Skip to main content

0800 917 1000   Open weekdays 9am-5pm

Ivy

Ivy

Ivy’s father returned from the war and imposed a regime of tyranny and abuse on his family

All names and identifying details have been changed.

Participants have given us permission to share their experiences.

Ivy was born in the 1940s. Her mother gave birth to a number of girls before she had a son, and her father physically and sexually abused his daughters.

Ivy and her sisters were sure that they were worth nothing to him, because he only wanted boys.

Her father was serving in the armed forces during the war, and he was away from home for the early years of her life. He was a violent man and his wife was completely under his control, and Ivy says that when he returned, she was the only member of the family who was not scared of him. 

But, she soon learned to fear her father. She describes how when he was hitting her she would hold her breath until she went blue, so that he would stop. 

He sexually abused Ivy and her sisters ‘in every possible way’ other than raping them.

Ivy’s father kept her mother so short of money that after buying food there was nothing left over. They had few blankets, no linoleum on the floor and hardly any furniture. 

She believes that neighbours must have heard the noise and cries of distress from their house, but says ‘there were a lot of difficult families in our street’. 

On one occasion, after he beat one of the girls severely, Ivy’s eldest sister went to the police. But back then, Ivy says, ‘A man’s home was his castle ... behind that door he could do as much as he wanted’. The police came round but simply warned him they would be back if there was another complaint.

Even after the much-wanted boys were born, life continued to be just as miserable for the girls. Eventually Ivy and a number of her sisters went to the police, and their father was arrested and held in custody.

Ivy only has praise for the police response, but says what followed was equally difficult. She and her sister were roughly examined by a police doctor. When they cried, the doctor told them they could ‘expect worse’ when they got married.

The case took ten months to come to court. Ivy says their mother was completely traumatised when she realised what had happened to her daughters and they ‘had to help her survive’.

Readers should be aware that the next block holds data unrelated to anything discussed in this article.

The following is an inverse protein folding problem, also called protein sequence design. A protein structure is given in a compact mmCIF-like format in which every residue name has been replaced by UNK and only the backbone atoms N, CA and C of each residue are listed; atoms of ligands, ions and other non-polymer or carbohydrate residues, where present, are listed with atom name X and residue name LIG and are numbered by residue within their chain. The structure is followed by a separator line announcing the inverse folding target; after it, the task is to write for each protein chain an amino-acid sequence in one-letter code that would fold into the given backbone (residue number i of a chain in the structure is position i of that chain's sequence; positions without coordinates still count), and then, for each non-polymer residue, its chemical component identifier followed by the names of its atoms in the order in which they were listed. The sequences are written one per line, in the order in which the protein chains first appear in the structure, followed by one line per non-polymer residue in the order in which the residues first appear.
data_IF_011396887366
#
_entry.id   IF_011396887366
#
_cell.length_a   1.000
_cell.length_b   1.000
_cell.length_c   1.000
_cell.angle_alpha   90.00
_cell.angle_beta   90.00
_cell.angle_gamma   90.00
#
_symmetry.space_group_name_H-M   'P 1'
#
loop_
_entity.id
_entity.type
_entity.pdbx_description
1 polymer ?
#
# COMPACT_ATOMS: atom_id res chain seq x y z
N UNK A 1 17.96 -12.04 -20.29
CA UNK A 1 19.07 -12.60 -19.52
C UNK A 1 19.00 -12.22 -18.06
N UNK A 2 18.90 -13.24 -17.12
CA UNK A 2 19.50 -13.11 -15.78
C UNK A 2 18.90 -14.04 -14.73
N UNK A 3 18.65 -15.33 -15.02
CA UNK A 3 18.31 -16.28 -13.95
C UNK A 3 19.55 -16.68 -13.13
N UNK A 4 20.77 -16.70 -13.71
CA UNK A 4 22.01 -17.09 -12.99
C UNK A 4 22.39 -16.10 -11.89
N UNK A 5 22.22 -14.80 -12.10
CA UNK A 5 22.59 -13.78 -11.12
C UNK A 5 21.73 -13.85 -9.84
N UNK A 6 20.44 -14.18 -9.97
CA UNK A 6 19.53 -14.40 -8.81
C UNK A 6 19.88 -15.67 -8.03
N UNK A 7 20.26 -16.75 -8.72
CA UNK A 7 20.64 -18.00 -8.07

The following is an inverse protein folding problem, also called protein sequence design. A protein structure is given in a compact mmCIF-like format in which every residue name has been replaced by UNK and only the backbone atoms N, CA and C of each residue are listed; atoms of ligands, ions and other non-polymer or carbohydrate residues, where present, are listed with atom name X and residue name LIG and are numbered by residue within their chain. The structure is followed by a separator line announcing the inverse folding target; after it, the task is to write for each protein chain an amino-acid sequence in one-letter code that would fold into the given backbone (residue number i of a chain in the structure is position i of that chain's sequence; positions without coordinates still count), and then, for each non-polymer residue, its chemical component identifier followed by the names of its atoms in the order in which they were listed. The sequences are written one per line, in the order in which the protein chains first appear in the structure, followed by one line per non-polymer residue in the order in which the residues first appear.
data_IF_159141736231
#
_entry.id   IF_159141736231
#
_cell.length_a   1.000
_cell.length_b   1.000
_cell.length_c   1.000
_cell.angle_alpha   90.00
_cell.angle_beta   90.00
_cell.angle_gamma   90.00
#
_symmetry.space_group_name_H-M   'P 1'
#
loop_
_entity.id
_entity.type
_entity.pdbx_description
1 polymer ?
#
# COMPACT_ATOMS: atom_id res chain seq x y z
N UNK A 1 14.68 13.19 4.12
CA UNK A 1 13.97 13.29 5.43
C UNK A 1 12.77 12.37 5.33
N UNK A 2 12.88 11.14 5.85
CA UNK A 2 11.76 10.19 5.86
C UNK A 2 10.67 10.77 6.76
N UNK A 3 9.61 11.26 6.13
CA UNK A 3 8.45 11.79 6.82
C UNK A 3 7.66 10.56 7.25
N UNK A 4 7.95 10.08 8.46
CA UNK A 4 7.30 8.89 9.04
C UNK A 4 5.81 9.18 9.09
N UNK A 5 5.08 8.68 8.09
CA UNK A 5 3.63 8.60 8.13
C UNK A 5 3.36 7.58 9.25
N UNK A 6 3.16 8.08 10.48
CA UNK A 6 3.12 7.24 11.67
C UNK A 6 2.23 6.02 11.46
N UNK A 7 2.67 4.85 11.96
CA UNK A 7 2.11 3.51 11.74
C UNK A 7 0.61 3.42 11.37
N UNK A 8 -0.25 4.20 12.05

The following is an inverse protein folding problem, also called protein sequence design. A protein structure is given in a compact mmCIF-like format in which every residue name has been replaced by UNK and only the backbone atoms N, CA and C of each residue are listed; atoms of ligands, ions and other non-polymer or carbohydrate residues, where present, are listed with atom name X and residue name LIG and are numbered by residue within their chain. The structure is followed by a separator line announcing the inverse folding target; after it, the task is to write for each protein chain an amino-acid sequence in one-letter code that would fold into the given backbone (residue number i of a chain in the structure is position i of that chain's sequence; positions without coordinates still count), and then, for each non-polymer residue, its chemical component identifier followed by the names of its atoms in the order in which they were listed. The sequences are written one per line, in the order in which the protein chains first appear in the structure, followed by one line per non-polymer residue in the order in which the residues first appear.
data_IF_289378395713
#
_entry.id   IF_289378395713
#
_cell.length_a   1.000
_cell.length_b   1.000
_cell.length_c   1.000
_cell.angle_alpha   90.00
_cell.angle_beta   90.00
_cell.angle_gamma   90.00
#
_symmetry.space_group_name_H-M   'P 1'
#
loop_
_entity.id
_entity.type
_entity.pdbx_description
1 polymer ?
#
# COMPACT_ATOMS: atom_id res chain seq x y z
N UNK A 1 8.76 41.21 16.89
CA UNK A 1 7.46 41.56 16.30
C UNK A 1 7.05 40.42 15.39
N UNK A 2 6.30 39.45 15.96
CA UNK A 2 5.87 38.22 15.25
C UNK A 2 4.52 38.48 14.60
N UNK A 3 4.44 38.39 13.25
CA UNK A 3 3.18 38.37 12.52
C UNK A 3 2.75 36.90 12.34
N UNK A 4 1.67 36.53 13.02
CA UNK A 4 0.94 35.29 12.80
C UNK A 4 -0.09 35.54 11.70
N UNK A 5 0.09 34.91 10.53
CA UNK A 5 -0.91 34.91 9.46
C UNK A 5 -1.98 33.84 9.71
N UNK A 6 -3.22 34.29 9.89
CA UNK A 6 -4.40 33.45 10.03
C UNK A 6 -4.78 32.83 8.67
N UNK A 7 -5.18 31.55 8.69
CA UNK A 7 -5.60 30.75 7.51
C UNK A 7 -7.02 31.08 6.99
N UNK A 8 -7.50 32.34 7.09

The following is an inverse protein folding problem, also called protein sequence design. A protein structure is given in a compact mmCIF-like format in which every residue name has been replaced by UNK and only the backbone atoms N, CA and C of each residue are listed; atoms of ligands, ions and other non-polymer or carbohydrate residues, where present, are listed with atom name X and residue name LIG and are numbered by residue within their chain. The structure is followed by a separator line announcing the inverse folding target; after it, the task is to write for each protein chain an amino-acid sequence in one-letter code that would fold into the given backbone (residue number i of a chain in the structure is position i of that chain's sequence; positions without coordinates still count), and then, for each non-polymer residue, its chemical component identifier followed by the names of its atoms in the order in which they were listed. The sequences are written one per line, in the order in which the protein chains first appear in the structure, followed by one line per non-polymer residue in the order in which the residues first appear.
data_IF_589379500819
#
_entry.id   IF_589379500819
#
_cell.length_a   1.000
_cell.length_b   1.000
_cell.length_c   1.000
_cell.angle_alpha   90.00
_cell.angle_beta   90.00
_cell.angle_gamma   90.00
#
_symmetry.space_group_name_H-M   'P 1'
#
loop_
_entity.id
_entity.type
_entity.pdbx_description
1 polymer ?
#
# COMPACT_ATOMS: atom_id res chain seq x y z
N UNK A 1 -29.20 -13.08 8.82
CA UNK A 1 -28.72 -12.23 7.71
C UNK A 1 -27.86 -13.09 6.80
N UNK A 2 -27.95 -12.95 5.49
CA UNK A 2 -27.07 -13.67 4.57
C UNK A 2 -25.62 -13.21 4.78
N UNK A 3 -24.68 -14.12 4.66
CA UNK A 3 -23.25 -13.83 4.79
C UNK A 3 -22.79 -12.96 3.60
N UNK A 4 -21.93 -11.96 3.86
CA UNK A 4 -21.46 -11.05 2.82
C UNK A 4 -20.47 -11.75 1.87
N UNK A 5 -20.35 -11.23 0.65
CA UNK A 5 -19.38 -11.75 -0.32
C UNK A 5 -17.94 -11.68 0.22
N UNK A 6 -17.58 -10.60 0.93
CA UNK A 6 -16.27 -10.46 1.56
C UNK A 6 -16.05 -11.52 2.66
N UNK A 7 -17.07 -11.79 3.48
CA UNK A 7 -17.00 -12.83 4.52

During the court case Ivy and her sister had to sit next to their father. She describes the cross examination by her father’s lawyer as ‘worse and more degrading’ than what her father had been doing to her. 

She says ‘I believed that once I told, they would take over and make it right. Because the police were so great, I was not prepared for others not believing me’.

Her father did admit his guilt, but because he had been in custody for some time, he was released and went home the same day.

A number of Ivy’s siblings were taken to a children’s home for a period of time. Their father moved into a psychiatric hospital and remained there for 20 years. 

Ivy describes how she has been affected by the abuse she endured in her childhood. She finds it hard to trust people and she prefers to live alone, where she is in control of her environment and feels at peace. She did get married but found she could not share her life or space with someone else. 

She had therapy and found it very helpful in understanding more about herself and her responses. It has also made her aware of signs that people are in distress. 

Ivy decided to share her experience because she wants to make a contribution to help victims and survivors of child sexual abuse. She emphasises how important it is for investigations and court processes to consider the children involved. She believes that the first interaction with the child can determine how much they disclose.

She says ‘It isn’t always what happened to you, it’s what happens to you after’.

Back to top